On Alcohol Addiction Treatment: 'Our Clients Struggle to Get Health Needs Met’
Libby Brockman-Knight and Gaurav Kulkarni both work at Compass Health Network in Columbia. Brockman- Knight is the Deputy Chief clinical officer of substance use disorder services and Kulkarni is a psychiatrist who specializes in addiction.
Brockman-Knight spoke with Kulkarni about treatment for substance use disorders - specifically alcohol addiction and the numerous barriers that can exist for their patients.
Missouri Health Talks gathers Missourians’ stories of access to healthcare in their own words.
Libby Brockman-Knight: There is a shortage right now of therapists and providers, and so, as a collective community, we are really looking at answers for that and utilizing peer specialists as an alternative so that we can continue and be able to serve - helping people become credentialed that maybe have lived experience that they can assist these consumers.
So, I think really a professional shortage is as another barrier for us. For the consumers themselves, depending on where the consumer is, besides not having the kind of health coverage, that biggest barriers for them are... the legal consequences continue to kind of be a factor and sometimes a barrier to finding housing or a barrier to obtaining employment. So, I think that's an issue for them.
Largely in certain communities, transportation is a real barrier for our consumers - being able to seek treatment or even get to a treatment provider. So, that's a big barrier for them, and again, I think feeling disconnected from the community is a real struggle for a lot of them to seek treatment.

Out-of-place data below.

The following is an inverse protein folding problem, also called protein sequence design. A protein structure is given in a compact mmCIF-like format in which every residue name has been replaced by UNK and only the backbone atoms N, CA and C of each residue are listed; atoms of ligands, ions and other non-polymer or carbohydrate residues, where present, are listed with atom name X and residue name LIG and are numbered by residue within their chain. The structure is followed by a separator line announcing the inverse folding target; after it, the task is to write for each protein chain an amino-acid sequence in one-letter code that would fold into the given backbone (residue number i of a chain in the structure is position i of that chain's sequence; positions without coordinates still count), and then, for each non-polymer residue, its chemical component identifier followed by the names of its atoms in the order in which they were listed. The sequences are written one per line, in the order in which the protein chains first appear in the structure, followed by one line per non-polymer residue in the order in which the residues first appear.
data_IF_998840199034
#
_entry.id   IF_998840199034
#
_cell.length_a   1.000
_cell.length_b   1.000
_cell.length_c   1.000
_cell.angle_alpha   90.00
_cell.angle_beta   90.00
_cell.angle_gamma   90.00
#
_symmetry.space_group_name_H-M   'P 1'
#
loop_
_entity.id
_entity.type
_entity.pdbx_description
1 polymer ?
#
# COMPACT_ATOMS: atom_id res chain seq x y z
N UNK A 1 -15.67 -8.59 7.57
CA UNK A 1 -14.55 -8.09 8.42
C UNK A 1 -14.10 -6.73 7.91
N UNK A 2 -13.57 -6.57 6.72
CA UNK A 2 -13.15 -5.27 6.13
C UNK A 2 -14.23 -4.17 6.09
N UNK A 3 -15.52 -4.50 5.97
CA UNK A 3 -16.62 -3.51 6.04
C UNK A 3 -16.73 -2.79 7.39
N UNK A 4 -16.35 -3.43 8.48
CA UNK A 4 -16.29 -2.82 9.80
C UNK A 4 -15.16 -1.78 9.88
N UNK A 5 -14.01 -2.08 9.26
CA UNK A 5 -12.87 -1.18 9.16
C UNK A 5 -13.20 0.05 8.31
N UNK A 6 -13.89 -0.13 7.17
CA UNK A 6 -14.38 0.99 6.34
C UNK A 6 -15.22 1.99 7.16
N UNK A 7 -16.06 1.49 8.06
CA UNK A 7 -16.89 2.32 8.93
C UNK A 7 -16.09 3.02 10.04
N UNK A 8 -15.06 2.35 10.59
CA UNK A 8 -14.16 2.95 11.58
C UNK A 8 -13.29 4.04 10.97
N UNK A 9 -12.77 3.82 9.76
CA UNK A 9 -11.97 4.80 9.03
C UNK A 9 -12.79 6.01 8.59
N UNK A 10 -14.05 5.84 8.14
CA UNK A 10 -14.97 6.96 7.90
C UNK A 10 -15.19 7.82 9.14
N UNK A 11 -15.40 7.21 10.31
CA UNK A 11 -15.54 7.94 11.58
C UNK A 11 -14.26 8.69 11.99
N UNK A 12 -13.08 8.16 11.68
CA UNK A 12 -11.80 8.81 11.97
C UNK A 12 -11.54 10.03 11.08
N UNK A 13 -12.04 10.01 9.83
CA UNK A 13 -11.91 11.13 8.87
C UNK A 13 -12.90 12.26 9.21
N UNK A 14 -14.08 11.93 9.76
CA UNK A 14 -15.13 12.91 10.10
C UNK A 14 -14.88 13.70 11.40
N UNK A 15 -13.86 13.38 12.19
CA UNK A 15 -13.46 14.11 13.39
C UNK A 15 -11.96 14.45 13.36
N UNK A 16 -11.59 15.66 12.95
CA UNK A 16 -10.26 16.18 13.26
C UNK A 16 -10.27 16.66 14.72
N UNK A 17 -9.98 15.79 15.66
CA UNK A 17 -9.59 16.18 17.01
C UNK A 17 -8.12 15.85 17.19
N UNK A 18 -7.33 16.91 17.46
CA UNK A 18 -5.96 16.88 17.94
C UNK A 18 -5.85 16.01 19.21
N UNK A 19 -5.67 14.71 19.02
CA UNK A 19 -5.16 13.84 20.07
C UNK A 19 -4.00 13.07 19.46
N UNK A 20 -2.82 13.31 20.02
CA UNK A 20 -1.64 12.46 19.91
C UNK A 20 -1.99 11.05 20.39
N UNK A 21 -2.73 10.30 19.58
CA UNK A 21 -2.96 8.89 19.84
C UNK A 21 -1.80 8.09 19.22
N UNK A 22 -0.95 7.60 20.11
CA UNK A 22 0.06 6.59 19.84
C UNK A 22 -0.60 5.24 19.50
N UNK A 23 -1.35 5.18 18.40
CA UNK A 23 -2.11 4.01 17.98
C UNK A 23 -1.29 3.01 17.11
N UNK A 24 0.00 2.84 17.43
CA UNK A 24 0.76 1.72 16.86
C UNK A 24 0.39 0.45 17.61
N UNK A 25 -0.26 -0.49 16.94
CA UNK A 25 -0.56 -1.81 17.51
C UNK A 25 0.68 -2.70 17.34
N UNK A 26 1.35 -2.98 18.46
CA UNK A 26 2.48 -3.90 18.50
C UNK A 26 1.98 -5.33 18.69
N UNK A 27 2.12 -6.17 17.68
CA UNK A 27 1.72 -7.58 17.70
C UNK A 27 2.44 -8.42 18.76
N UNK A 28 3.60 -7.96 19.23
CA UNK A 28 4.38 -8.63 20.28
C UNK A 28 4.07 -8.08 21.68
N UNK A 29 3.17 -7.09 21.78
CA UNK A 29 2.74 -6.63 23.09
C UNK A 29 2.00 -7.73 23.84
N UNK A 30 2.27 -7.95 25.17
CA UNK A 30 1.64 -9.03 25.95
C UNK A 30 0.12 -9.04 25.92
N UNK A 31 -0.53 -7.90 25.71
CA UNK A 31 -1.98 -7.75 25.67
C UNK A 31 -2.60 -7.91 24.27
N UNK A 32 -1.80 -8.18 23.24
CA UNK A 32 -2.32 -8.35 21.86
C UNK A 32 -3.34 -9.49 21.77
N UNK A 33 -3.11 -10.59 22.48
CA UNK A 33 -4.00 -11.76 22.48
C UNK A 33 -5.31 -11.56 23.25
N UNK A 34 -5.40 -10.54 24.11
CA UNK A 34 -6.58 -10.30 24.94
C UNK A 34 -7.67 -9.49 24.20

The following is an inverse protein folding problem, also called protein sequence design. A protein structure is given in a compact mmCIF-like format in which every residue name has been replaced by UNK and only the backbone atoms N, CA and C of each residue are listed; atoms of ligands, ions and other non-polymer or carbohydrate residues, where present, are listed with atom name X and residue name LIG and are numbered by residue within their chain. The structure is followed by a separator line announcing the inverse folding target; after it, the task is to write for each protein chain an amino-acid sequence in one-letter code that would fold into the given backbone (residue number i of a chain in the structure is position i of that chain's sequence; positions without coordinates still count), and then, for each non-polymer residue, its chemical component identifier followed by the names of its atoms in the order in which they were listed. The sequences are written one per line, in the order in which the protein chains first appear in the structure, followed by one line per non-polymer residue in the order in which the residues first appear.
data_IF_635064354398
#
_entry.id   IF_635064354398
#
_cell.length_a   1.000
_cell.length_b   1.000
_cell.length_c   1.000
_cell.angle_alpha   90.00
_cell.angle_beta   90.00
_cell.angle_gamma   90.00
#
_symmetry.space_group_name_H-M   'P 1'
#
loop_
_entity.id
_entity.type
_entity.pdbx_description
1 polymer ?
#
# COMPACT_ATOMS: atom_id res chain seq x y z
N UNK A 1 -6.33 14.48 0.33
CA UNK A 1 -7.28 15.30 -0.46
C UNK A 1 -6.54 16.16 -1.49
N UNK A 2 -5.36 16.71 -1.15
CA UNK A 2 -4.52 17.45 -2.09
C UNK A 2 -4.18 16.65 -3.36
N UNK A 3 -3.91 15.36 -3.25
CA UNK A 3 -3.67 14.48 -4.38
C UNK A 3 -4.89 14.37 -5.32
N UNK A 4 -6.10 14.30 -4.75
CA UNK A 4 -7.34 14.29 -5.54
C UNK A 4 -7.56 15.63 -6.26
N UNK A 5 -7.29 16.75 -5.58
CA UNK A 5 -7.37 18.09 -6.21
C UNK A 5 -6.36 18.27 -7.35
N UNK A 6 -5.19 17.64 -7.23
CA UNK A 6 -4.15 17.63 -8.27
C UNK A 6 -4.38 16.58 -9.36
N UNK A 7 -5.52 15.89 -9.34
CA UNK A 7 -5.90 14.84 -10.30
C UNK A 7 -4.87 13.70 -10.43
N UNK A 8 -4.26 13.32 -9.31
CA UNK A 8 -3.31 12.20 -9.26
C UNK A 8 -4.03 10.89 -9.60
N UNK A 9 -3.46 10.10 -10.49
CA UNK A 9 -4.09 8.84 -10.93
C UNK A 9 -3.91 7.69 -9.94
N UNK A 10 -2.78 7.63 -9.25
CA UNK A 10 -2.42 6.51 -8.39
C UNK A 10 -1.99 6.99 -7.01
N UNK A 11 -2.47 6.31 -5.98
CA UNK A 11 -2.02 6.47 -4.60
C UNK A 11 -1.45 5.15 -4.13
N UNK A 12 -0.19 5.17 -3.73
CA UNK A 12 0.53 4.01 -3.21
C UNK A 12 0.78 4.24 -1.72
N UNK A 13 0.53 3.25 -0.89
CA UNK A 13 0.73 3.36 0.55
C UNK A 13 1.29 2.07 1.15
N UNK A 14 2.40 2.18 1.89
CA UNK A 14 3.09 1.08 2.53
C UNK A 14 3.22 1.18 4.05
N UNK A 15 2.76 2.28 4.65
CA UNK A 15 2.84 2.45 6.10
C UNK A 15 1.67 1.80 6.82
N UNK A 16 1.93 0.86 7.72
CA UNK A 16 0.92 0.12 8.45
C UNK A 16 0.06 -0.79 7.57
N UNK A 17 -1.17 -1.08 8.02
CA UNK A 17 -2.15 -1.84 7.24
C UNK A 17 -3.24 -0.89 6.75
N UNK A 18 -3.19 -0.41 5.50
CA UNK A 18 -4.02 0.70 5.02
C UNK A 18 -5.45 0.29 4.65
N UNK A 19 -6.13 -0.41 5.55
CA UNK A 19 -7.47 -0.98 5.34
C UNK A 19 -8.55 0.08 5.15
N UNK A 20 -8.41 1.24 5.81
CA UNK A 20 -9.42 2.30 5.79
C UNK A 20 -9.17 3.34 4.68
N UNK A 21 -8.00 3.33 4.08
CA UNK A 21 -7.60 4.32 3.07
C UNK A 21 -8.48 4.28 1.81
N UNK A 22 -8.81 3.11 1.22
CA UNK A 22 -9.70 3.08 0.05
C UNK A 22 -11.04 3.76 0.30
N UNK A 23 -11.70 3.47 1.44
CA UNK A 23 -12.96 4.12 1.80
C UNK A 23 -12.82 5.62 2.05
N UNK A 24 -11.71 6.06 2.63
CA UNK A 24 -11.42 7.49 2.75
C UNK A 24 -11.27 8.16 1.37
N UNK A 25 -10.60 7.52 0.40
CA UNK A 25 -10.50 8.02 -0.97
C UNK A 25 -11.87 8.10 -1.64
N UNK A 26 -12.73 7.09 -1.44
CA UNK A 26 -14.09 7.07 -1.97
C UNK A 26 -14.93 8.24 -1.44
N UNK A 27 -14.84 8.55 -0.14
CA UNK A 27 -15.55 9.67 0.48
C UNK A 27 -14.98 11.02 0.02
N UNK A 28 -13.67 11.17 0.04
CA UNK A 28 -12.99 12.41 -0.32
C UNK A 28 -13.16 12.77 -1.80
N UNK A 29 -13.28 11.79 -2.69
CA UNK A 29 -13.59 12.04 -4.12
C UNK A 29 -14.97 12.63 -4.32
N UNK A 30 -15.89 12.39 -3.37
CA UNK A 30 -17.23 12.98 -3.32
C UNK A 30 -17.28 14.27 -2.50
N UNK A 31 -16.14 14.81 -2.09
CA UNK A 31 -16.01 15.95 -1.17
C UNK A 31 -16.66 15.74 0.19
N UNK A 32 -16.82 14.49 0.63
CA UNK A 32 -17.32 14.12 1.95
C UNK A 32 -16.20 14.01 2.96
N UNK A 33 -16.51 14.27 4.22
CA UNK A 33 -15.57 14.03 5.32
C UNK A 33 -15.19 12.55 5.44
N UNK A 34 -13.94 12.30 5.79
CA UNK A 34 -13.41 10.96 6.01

I believe that there is support federally, and even statewide, for substance use disorders is growing. It is still stigmatized. There is still a lot of stigma out there, but I think there are a lot of organizations doing a lot to promote the treatment needs statewide here in Missouri.
It would be very, very helpful looking at Medicaid expansion, because although many people that have severe and persistent – most people with severe and persistent mental illness that qualifies them as a disability, substance use disorder, we didn't we don't have that.
And so, a good percentage of our clients really struggle to get their health needs met, and so if they do have a health issue, they're presenting it at their emergency room or if they do have a treatment need, sometimes there are waitlists.
So, that's the biggest, I think, is funding and continually working at promoting that substance use disorders along the behavioral health continuum are as costly if not more so, than mental health, other mental health disorders.
Because then you do have lost wages, you have DWIs. I mean, the cost that it is for legal consequences to use and incarceration as opposed to treatment. The costs are very high. So, it's continually education, but Medicaid expansion would help.
This piece was reported and produced by Trevor Hook.